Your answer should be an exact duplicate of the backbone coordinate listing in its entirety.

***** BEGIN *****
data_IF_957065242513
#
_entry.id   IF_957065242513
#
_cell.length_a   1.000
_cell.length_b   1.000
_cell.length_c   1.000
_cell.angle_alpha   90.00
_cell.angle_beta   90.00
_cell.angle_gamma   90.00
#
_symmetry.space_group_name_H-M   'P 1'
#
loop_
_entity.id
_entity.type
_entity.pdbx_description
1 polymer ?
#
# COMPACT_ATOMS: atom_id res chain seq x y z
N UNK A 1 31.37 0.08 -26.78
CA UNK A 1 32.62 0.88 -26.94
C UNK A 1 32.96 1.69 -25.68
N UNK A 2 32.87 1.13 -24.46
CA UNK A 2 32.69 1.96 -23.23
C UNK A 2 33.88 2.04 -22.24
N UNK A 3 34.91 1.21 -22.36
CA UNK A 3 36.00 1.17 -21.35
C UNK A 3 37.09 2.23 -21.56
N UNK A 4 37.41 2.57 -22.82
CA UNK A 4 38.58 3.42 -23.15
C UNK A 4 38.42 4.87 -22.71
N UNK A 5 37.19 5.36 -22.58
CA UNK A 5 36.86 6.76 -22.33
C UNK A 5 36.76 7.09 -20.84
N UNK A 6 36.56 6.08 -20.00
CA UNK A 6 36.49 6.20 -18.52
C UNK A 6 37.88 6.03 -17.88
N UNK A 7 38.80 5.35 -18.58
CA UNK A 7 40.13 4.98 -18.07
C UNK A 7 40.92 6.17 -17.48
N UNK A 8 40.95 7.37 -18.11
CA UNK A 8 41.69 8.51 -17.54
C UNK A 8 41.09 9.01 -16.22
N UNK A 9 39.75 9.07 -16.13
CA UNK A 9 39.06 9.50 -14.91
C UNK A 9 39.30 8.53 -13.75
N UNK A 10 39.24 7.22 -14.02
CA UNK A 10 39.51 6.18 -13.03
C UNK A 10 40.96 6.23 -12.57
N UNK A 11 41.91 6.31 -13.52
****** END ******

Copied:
data_IF_957065242513
#
_entry.id   IF_957065242513
#
_cell.length_a   1.000
_cell.length_b   1.000
_cell.length_c   1.000
_cell.angle_alpha   90.00
_cell.angle_beta   90.00
_cell.angle_gamma   90.00
#
_symmetry.space_group_name_H-M   'P 1'
#
loop_
_entity.id
_entity.type
_entity.pdbx_description
1 polymer ?
#
# COMPACT_ATOMS: atom_id res chain seq x y z
N UNK A 1 31.37 0.08 -26.78
CA UNK A 1 32.62 0.88 -26.94
C UNK A 1 32.96 1.69 -25.68
N UNK A 2 32.87 1.13 -24.46
CA UNK A 2 32.69 1.96 -23.23
C UNK A 2 33.88 2.04 -22.24
N UNK A 3 34.91 1.21 -22.36
CA UNK A 3 36.00 1.17 -21.35
C UNK A 3 37.09 2.23 -21.56
N UNK A 4 37.41 2.57 -22.82
CA UNK A 4 38.58 3.42 -23.15
C UNK A 4 38.42 4.87 -22.71
N UNK A 5 37.19 5.36 -22.58
CA UNK A 5 36.86 6.76 -22.33
C UNK A 5 36.76 7.09 -20.84
N UNK A 6 36.56 6.08 -20.00
CA UNK A 6 36.49 6.20 -18.52
C UNK A 6 37.88 6.03 -17.88
N UNK A 7 38.80 5.35 -18.58
CA UNK A 7 40.13 4.98 -18.07
C UNK A 7 40.92 6.17 -17.48
N UNK A 8 40.95 7.37 -18.11
CA UNK A 8 41.69 8.51 -17.54
C UNK A 8 41.09 9.01 -16.22
N UNK A 9 39.75 9.07 -16.13
CA UNK A 9 39.06 9.50 -14.91
C UNK A 9 39.30 8.53 -13.75
N UNK A 10 39.24 7.22 -14.02
CA UNK A 10 39.51 6.18 -13.03
C UNK A 10 40.96 6.23 -12.57
N UNK A 11 41.91 6.31 -13.52